- Everyone around speaks about the shortage of employees in the IT industry. How does Amazon keep employees in the company?

- Specific salaries, a fairly easy process for changing teams (it became boring to work on one project, you can always find something more interesting) and attention to career development. For example, one of the important responsibilities of a manager is the career planning of his employees. We have weekly face-to-face meetings with every programmer, and we use them, among other things, to discuss possible career growth. We talk about whether the programmer sees himself in the future as a manager or wants to develop in programming, depending on the desire, we plan the path to the transition to managers or to the next programming level. This is always a very individual process: one needs to grow in terms of communication, the other lacks design skills, the third is simply very introvert and cannot show the whole world, what a cool programmer he is and how much he has done. Unfortunately, working in large companies is not enough. It is also necessary to show everyone that you work well.

- Tell us about the methodologies used in Amazon?

- I met at least two methodologies that are used in Amazon. The first is Scrum, the second is Kanban. Конечно, в основном, вижу, что используется S.C.R.U.M., потому что она позволяет дать видимость менеджерам в том какие проекты и когда будут сделаны. Accordingly, you can plan business development, you can declare dates and set expectations. But I had to work with Kanban. When the project is full of emergency, everyone screams, runs, tears their hair out, we switch to Kanban for 3 months to clear up the problems and swim to the surface. I have not seen Waterfall, at least in Amazon, and try not to resort to this methodology. And I don’t know others.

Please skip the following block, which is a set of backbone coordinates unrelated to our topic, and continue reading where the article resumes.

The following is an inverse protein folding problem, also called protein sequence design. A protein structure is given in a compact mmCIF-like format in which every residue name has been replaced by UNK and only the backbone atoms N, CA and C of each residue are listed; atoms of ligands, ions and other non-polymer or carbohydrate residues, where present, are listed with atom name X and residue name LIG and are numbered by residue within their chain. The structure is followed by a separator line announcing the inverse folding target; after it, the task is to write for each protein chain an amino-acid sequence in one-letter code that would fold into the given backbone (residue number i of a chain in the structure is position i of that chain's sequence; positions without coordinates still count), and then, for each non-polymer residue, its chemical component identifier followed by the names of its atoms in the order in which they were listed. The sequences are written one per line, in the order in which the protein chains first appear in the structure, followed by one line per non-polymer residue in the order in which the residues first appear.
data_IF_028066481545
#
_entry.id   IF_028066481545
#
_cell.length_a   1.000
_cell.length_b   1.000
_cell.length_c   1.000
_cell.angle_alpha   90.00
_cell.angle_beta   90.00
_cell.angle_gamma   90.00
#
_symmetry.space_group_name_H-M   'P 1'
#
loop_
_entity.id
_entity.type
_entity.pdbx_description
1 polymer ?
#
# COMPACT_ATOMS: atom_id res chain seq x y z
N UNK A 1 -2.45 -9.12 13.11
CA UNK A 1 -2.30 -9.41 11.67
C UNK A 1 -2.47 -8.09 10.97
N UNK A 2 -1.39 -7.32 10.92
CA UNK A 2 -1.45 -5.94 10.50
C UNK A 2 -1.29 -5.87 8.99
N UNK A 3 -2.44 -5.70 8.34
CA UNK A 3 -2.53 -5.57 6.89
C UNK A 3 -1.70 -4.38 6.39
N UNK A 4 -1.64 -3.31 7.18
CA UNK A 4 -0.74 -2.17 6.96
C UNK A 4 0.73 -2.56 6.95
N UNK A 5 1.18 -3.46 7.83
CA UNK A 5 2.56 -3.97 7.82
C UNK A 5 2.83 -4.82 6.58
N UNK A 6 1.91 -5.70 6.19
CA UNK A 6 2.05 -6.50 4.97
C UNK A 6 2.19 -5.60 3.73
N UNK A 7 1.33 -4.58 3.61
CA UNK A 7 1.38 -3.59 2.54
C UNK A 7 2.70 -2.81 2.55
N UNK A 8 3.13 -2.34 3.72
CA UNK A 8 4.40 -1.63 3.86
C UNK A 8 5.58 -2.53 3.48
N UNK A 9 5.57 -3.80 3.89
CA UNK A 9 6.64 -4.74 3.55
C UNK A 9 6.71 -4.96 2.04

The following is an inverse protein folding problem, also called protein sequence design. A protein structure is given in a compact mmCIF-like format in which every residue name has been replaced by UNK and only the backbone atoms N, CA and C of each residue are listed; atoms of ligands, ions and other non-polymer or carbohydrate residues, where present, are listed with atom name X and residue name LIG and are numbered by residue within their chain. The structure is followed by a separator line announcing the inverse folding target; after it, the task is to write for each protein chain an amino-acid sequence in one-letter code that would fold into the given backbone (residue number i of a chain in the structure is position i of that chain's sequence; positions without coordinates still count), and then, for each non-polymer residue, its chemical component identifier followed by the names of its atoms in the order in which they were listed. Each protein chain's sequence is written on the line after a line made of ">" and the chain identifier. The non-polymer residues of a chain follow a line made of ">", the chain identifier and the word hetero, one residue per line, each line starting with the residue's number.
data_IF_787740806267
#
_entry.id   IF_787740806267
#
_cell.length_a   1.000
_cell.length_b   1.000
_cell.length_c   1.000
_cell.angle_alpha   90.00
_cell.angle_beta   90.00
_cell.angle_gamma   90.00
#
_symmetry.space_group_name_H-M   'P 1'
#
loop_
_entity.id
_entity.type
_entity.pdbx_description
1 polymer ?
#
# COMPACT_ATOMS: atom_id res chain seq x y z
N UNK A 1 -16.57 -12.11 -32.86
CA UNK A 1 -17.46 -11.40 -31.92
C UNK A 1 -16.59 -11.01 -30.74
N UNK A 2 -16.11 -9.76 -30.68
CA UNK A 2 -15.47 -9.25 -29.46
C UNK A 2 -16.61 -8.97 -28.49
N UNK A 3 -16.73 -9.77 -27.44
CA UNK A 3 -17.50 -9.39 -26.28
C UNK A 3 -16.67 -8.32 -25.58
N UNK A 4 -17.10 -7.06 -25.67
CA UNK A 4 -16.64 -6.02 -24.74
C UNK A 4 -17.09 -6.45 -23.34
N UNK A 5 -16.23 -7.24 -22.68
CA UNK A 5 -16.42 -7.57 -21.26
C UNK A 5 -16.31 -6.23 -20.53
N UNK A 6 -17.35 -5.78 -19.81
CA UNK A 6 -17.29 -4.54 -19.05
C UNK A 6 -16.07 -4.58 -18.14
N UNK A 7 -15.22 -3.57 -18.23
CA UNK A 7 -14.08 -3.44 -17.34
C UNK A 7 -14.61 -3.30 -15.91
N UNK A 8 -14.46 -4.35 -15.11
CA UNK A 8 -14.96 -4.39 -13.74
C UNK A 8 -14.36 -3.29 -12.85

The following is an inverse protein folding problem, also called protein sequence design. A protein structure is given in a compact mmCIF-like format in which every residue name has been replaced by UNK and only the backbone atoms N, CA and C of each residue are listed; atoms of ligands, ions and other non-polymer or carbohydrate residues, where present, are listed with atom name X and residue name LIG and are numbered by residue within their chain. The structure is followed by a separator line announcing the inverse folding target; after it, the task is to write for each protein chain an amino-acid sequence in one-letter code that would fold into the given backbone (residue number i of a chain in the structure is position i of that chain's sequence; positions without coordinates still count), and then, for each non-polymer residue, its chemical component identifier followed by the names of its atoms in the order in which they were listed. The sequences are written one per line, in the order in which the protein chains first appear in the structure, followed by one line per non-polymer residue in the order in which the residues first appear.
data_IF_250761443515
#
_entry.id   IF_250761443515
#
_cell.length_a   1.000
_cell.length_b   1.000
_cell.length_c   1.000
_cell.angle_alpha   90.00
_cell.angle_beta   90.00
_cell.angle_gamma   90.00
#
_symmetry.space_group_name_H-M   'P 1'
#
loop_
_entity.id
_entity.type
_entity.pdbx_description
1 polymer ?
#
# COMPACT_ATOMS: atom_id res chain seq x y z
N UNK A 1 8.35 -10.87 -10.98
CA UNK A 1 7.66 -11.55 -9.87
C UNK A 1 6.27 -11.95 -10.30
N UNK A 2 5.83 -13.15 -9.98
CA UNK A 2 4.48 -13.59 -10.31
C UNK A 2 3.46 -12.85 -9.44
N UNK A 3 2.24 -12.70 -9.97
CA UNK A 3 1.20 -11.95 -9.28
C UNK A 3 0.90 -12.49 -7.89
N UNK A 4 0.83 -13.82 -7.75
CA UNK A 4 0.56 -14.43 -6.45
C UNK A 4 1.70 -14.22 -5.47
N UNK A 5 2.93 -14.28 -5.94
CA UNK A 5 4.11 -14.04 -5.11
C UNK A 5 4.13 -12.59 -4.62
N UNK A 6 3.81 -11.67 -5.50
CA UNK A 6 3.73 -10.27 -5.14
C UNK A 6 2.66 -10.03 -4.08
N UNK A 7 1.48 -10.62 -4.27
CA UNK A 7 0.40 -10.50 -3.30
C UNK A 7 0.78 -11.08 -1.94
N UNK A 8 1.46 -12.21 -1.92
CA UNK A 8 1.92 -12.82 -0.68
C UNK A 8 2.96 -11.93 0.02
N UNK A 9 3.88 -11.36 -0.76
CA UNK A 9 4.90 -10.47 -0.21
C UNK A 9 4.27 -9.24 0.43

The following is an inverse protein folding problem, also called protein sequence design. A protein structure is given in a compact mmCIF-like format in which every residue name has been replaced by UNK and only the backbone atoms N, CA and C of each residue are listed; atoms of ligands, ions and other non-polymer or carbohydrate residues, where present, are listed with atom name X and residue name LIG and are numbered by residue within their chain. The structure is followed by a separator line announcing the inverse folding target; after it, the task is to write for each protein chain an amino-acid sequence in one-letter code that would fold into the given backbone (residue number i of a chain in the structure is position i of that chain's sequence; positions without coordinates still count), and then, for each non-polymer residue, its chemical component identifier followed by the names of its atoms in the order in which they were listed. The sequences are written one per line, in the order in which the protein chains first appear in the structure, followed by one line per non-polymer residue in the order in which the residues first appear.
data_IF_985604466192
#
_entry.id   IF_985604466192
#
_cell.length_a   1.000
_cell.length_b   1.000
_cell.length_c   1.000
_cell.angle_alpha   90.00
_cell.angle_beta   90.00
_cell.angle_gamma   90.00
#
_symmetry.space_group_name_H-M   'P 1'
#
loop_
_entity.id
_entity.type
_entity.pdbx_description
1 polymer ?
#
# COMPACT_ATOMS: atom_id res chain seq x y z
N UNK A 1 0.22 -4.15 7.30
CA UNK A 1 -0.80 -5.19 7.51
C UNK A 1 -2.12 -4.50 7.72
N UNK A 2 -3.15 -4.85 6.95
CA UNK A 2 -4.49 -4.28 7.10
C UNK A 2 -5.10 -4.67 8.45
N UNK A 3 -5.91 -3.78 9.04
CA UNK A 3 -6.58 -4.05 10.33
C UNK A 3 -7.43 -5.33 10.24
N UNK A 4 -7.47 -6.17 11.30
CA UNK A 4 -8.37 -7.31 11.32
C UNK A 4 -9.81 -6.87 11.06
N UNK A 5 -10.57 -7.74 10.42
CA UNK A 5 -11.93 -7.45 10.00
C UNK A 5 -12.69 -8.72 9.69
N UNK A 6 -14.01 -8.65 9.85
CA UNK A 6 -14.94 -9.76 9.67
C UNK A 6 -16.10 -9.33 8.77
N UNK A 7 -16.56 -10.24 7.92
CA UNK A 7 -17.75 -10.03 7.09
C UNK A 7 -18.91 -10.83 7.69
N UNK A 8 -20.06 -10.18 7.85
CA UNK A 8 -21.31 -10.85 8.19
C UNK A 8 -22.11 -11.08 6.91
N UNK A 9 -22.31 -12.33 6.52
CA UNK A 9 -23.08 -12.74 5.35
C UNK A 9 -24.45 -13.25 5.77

- How do Amazon programmers evaluate performance?

- In general, performance evaluation is not only for programmers, but in general for each employee, even for VP, there is a performance rating, and it has the same format.
At the end of each year, each person in the team anonymously writes a small review about the work of the other team members from the point of view of three criteria: value delivery (how much benefit a person brings to work), communication (how easy it is to communicate with a person at work) and visibility (visibility of that what a person does).
Based on all the reviews, such an aggregated calculation of how well each member of the team worked is compiled, and a rating is given that is given to each programmer. That's all.

- What advice can you give to managers who though try their professional skills in the USA?

- Tip number one - make sure that you are good at communicating in English. This means that you can quickly connect to any working conversation with any English-speaking person and communicate freely. Of course, sometimes you can ask again, but do not open the dictionary for each word. The second tip is to find out as much as possible about the mentality and culture of the country you are traveling to. This is much more important than it seems, because cultural differences can ruin any professional plans. And finally, try to understand what you expect from the move before you end up in a new country, and reserve the right to make a mistake. If you are traveling with the intention of staying, then set a clear framework for yourself, which means “staying” for you and in which case you are ready to return.